Focusing on our first dimension, Product Quality and Safety, we can begin to analyze Nike as it was recently addressed with a lot of criticism when projected #1 NBA draft pick Zion Williamson, ripped through his shoe during a nationally televised game between Duke University and rival North Carolina. While making a lateral cut to shake off an opposing defender, Mr. Williamson’s shoe appeared to rip through the side of the shoe where the seam meets the sole. Although there was no long term sustained injury to the player this raised many questions towards the quality and safety of Nike’s products more specifically in this case their shoes. The reason many people are lured towards Nike’s shoes are because it is what they see their favorite professional athletes wearing; their role models, icons, etc. So from an everyday consumer perspective, they believe that if the product is good enough to be used by people like Mr. Williamson at the highest and most professional level, it will surely serve their more common everyday purposes with satisfaction. Having faced a similar event regarding their product safety in the past, Nike was forced to recall roughly 350,000 pairs of men’s “Air Face Up” shoes. Over 35 reports came out from individuals having a rivet rip through the sole of the shoe causing basketball players to receive cuts to their legs, two reports specifying that players required stitching as a result.
Although these events happened and exposed certain flaws within their products it is not a direct representation of their brand as a whole. Being the leader of sportswear, they hold a high position for satisfaction within their customer base. In an initiative to improve their product quality they have created a Nike+ website where runners can upload data about themselves and serves as an engaging platform. One of its important functions is to allow users to provide feedback and new desires within upcoming products. They are able to explain how they may want to see more durability within the sneaker to accommodate more needs of a daily runner.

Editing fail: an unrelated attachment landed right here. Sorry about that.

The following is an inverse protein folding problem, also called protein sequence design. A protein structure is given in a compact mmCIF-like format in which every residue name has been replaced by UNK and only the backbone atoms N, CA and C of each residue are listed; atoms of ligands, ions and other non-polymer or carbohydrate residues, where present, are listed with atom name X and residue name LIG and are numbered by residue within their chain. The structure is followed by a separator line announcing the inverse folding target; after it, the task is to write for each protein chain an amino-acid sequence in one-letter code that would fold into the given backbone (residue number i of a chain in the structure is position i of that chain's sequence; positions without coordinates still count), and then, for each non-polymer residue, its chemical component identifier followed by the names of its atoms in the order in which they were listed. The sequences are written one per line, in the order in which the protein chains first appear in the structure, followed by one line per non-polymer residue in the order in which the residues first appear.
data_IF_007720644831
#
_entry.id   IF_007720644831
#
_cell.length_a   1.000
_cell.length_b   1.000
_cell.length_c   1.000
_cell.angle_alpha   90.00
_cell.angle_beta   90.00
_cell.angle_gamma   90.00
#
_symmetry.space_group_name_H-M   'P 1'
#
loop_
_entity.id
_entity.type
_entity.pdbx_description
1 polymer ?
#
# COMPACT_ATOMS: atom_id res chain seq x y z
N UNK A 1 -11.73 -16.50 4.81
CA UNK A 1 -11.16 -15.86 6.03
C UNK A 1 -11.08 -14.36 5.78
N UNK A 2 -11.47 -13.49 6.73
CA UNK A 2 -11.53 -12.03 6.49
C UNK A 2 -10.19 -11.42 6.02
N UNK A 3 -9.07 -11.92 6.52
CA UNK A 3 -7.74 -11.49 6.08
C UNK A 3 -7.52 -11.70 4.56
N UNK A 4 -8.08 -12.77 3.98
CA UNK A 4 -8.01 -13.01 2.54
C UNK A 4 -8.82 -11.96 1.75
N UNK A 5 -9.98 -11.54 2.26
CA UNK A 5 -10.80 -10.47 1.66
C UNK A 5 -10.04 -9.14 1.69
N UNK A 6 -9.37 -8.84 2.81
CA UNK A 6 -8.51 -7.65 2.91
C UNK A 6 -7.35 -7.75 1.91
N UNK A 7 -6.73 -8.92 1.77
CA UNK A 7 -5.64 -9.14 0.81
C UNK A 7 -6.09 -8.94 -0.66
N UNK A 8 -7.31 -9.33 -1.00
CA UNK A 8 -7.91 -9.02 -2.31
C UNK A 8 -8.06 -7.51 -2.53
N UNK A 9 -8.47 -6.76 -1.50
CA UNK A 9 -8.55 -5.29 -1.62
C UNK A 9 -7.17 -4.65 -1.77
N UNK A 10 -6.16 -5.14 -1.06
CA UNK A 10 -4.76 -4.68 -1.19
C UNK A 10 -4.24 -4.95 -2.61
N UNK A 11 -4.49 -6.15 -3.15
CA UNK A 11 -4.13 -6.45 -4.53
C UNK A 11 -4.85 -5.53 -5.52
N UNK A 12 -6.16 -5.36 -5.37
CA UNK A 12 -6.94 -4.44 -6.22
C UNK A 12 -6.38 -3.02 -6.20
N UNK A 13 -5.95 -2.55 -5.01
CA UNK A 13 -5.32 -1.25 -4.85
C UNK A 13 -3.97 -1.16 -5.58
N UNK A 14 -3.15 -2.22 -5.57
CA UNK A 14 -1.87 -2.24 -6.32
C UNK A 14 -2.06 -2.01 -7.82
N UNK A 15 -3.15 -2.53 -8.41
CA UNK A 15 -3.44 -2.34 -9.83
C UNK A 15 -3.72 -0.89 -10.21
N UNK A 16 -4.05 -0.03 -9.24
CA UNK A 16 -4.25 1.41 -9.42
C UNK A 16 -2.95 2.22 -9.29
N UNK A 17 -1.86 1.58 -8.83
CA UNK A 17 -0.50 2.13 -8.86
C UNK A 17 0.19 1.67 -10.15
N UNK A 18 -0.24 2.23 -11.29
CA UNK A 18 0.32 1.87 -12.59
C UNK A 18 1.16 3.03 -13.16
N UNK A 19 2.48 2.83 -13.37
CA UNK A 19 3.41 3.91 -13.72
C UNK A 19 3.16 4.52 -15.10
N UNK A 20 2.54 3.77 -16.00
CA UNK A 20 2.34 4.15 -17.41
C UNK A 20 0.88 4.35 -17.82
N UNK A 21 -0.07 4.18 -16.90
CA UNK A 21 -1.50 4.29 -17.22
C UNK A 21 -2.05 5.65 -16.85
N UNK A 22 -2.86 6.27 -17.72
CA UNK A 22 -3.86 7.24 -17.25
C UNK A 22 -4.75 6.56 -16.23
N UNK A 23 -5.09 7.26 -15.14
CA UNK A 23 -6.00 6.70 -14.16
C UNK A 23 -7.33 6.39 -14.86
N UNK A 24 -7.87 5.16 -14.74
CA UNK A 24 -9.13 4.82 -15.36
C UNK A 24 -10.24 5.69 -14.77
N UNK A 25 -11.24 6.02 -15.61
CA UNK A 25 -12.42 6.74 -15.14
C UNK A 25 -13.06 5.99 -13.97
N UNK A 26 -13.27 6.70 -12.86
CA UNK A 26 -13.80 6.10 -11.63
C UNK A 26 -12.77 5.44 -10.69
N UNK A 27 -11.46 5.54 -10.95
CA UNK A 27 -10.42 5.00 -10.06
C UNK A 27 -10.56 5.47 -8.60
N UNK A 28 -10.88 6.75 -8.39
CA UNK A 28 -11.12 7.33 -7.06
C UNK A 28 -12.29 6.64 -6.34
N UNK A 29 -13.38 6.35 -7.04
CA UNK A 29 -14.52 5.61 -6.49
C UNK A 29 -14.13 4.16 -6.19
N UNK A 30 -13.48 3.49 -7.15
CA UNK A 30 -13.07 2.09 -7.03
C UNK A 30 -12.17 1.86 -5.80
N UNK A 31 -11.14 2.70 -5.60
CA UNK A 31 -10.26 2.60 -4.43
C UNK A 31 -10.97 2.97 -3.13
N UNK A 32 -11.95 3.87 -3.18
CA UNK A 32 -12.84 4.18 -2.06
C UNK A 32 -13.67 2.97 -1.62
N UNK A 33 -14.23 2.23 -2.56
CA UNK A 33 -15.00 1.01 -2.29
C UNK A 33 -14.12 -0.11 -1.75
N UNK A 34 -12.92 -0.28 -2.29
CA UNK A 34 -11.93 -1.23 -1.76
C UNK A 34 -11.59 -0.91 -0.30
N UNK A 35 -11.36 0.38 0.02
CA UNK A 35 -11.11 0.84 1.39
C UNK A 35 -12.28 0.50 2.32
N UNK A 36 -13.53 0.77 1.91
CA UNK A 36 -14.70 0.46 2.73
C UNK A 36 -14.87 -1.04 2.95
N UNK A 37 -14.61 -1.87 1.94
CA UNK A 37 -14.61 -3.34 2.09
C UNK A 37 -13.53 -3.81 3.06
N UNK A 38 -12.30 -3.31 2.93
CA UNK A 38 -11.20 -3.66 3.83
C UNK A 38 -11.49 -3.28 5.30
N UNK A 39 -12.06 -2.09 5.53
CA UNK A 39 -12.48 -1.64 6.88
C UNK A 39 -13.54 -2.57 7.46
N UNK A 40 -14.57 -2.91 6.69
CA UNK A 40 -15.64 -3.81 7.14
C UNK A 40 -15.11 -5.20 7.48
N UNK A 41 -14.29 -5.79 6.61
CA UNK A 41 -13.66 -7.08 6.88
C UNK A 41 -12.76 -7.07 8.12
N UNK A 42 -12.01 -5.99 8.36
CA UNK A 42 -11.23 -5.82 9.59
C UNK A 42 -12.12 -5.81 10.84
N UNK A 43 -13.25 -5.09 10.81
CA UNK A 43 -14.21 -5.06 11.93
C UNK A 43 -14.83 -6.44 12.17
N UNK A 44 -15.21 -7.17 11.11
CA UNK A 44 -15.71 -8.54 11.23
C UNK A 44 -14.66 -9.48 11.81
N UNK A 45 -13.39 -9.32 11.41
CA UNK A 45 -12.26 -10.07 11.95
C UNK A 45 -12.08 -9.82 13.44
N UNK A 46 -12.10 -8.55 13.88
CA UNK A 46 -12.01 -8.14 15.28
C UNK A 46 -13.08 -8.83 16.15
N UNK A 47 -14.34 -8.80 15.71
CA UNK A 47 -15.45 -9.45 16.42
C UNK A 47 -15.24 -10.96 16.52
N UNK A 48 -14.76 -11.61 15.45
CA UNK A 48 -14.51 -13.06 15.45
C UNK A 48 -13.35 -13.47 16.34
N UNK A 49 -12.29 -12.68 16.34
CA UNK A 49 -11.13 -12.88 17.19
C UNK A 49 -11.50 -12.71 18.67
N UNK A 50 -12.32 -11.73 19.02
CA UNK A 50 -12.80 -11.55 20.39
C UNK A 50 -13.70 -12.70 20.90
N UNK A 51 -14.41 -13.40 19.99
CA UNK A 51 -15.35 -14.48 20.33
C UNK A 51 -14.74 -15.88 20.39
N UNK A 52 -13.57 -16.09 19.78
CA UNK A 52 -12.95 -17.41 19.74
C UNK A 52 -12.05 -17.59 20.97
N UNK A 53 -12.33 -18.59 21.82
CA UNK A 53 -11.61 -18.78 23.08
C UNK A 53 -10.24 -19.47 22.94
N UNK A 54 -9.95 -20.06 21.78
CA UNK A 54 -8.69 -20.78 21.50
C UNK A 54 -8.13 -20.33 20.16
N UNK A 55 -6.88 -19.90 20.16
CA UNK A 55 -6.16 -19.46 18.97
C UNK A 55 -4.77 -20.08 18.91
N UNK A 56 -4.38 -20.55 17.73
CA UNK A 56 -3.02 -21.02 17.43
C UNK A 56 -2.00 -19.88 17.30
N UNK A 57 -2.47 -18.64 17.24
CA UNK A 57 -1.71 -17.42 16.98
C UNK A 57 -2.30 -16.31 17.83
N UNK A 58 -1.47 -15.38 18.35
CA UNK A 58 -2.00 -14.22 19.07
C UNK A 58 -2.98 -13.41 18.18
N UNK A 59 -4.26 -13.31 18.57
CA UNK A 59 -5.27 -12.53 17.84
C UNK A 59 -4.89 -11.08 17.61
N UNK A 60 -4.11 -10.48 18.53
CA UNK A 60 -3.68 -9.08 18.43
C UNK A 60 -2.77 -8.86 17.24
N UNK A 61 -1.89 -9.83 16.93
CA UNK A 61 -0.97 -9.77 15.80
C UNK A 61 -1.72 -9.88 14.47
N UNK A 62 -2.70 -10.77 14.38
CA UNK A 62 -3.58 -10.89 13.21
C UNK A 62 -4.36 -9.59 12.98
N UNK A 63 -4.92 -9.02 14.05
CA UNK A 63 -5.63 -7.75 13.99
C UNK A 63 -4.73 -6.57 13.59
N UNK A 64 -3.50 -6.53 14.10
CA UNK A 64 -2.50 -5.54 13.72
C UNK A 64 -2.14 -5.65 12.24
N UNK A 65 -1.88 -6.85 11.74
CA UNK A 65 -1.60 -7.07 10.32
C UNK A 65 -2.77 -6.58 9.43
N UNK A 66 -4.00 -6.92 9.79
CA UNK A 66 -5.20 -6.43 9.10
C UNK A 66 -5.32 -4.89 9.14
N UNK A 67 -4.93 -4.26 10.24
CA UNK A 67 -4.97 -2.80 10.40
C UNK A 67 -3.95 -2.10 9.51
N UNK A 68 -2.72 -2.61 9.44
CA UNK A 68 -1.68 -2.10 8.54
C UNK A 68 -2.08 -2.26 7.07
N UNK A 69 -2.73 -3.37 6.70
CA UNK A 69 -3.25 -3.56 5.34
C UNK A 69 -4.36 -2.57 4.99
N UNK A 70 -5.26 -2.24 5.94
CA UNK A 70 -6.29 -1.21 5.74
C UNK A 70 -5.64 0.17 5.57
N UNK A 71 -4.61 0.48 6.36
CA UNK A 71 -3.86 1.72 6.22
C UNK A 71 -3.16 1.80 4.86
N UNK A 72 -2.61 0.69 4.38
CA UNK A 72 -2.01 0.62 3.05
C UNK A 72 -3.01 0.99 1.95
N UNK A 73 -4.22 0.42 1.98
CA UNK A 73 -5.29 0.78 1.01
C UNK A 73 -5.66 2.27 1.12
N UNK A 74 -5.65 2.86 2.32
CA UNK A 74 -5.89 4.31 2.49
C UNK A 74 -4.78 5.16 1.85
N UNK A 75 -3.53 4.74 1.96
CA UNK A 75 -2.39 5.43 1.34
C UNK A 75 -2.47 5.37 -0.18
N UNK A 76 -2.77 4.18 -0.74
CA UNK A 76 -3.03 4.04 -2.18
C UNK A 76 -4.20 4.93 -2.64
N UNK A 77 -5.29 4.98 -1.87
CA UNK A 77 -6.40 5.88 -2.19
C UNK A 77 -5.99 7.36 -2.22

Having a more direct line of dialogue with their customers’ requests has allowed them to discover that they are not limited to only include performance related improvements but also entails environmental improvements to appeal to the customer. In efforts to decrease water consumption levels, Nike introduced what they describe as a manufacturing revolution of a water free dying process. Using high-tech equipment at their Taiwanese manufacturer they have replaced previously used water with recyclable C02, reducing energy use and eliminating the need for added chemicals in the process. An efficiency of approximately 60% is achieved and also reduces the process time by 40%, in tandem, these two impacts will reduce a factories footprint by a quarter. Once adapted in more of their factories this will have potential to increase sustainability significantly.